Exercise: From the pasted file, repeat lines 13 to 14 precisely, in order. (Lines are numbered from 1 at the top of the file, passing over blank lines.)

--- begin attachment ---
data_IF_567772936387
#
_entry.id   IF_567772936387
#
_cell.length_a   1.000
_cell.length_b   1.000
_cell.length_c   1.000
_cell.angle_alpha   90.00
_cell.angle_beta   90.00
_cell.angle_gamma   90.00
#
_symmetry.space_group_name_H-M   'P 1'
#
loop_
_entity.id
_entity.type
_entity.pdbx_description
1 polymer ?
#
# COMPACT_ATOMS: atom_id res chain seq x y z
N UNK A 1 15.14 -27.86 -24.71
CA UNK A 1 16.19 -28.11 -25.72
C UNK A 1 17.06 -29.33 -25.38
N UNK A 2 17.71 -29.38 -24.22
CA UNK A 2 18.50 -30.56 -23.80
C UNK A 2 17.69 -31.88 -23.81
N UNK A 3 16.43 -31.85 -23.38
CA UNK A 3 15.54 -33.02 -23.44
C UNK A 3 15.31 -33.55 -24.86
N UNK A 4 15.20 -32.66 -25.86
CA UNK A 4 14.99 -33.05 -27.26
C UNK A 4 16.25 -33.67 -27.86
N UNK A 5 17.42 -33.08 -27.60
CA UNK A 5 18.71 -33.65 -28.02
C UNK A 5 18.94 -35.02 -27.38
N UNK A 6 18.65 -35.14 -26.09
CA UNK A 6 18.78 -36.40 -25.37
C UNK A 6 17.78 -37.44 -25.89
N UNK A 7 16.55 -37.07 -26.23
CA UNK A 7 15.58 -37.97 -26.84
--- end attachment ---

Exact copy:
#
loop_